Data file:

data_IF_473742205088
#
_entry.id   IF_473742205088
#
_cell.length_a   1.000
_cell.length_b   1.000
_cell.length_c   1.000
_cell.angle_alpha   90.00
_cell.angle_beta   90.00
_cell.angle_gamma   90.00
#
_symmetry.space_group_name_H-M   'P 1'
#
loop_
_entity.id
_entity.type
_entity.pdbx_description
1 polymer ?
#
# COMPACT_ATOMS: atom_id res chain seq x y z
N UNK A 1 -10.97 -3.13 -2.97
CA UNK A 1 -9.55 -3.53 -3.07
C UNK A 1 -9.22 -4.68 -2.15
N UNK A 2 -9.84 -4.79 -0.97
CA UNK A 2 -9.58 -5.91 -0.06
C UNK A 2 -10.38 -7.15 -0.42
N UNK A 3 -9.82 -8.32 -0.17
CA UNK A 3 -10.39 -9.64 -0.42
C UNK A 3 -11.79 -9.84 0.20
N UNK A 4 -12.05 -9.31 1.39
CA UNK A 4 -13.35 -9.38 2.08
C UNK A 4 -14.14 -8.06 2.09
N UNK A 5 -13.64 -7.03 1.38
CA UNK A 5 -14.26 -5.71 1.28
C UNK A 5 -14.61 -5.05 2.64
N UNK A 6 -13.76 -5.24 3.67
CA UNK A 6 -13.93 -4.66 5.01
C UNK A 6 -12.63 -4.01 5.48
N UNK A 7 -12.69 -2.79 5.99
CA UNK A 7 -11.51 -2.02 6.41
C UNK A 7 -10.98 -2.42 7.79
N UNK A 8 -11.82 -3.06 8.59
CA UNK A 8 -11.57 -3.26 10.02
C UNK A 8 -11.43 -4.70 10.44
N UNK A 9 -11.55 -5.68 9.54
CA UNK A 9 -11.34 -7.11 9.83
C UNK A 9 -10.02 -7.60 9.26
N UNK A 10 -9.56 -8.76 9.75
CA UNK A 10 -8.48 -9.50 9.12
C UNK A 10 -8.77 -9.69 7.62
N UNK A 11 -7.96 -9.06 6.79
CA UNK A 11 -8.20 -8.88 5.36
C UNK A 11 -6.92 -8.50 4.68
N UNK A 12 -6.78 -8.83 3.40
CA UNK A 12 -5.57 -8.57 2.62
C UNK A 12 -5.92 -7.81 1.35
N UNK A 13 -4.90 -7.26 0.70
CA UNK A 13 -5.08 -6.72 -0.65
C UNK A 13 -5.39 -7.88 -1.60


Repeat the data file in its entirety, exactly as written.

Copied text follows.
data_IF_473742205088
#
_entry.id   IF_473742205088
#
_cell.length_a   1.000
_cell.length_b   1.000
_cell.length_c   1.000
_cell.angle_alpha   90.00
_cell.angle_beta   90.00
_cell.angle_gamma   90.00
#
_symmetry.space_group_name_H-M   'P 1'
#
loop_
_entity.id
_entity.type
_entity.pdbx_description
1 polymer ?
#
# COMPACT_ATOMS: atom_id res chain seq x y z
N UNK A 1 -10.97 -3.13 -2.97
CA UNK A 1 -9.55 -3.53 -3.07
C UNK A 1 -9.22 -4.68 -2.15
N UNK A 2 -9.84 -4.79 -0.97
CA UNK A 2 -9.58 -5.91 -0.06
C UNK A 2 -10.38 -7.15 -0.42
N UNK A 3 -9.82 -8.32 -0.17
CA UNK A 3 -10.39 -9.64 -0.42
C UNK A 3 -11.79 -9.84 0.20
N UNK A 4 -12.05 -9.31 1.39
CA UNK A 4 -13.35 -9.38 2.08
C UNK A 4 -14.14 -8.06 2.09
N UNK A 5 -13.64 -7.03 1.38
CA UNK A 5 -14.26 -5.71 1.28
C UNK A 5 -14.61 -5.05 2.64
N UNK A 6 -13.76 -5.24 3.67
CA UNK A 6 -13.93 -4.66 5.01
C UNK A 6 -12.63 -4.01 5.48
N UNK A 7 -12.69 -2.79 5.99
CA UNK A 7 -11.51 -2.02 6.41
C UNK A 7 -10.98 -2.42 7.79
N UNK A 8 -11.82 -3.06 8.59
CA UNK A 8 -11.57 -3.26 10.02
C UNK A 8 -11.43 -4.70 10.44
N UNK A 9 -11.55 -5.68 9.54
CA UNK A 9 -11.34 -7.11 9.83
C UNK A 9 -10.02 -7.60 9.26
N UNK A 10 -9.56 -8.76 9.75
CA UNK A 10 -8.48 -9.50 9.12
C UNK A 10 -8.77 -9.69 7.62
N UNK A 11 -7.96 -9.06 6.79
CA UNK A 11 -8.20 -8.88 5.36
C UNK A 11 -6.92 -8.50 4.68
N UNK A 12 -6.78 -8.83 3.40
CA UNK A 12 -5.57 -8.57 2.62
C UNK A 12 -5.92 -7.81 1.35
N UNK A 13 -4.90 -7.26 0.70
CA UNK A 13 -5.08 -6.72 -0.65
C UNK A 13 -5.39 -7.88 -1.60